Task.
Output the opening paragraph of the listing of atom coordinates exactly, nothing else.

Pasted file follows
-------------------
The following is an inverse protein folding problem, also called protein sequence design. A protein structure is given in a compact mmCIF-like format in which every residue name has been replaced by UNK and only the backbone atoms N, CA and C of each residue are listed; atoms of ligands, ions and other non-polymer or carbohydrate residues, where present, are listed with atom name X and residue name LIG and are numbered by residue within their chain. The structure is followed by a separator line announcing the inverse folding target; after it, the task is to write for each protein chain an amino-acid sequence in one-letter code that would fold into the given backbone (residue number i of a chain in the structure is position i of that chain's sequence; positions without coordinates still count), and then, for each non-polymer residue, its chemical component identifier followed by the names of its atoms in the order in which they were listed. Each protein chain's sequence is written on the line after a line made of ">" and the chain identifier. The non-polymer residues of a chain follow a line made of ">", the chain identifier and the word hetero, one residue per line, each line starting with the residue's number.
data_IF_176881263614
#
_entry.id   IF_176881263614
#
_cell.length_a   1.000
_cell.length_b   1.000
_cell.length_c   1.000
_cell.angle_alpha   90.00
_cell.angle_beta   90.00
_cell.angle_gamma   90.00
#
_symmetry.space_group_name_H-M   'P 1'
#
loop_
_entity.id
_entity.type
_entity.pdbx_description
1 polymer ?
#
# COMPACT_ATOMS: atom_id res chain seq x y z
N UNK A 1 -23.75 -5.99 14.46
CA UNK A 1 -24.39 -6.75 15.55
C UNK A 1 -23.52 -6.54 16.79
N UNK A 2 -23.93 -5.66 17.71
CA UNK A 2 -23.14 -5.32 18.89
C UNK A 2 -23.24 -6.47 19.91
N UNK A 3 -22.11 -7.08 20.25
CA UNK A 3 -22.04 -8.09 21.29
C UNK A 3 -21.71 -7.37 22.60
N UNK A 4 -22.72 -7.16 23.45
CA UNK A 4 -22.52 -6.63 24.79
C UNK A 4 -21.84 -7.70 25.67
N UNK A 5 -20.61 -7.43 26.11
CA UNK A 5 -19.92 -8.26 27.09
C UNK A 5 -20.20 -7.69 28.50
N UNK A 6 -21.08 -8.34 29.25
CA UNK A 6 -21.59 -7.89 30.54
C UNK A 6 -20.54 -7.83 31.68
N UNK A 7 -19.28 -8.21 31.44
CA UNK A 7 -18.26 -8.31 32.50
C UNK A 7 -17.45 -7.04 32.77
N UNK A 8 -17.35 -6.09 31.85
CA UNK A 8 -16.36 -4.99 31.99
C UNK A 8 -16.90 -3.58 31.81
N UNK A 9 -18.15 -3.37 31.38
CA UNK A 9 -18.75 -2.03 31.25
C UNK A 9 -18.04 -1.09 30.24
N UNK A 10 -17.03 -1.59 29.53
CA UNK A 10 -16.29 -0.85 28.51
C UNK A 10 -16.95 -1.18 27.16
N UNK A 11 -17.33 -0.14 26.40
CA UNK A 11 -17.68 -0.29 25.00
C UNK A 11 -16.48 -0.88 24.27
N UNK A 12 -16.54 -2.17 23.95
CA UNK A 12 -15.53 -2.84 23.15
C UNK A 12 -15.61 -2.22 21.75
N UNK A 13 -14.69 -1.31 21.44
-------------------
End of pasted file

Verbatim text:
The following is an inverse protein folding problem, also called protein sequence design. A protein structure is given in a compact mmCIF-like format in which every residue name has been replaced by UNK and only the backbone atoms N, CA and C of each residue are listed; atoms of ligands, ions and other non-polymer or carbohydrate residues, where present, are listed with atom name X and residue name LIG and are numbered by residue within their chain. The structure is followed by a separator line announcing the inverse folding target; after it, the task is to write for each protein chain an amino-acid sequence in one-letter code that would fold into the given backbone (residue number i of a chain in the structure is position i of that chain's sequence; positions without coordinates still count), and then, for each non-polymer residue, its chemical component identifier followed by the names of its atoms in the order in which they were listed. Each protein chain's sequence is written on the line after a line made of ">" and the chain identifier. The non-polymer residues of a chain follow a line made of ">", the chain identifier and the word hetero, one residue per line, each line starting with the residue's number.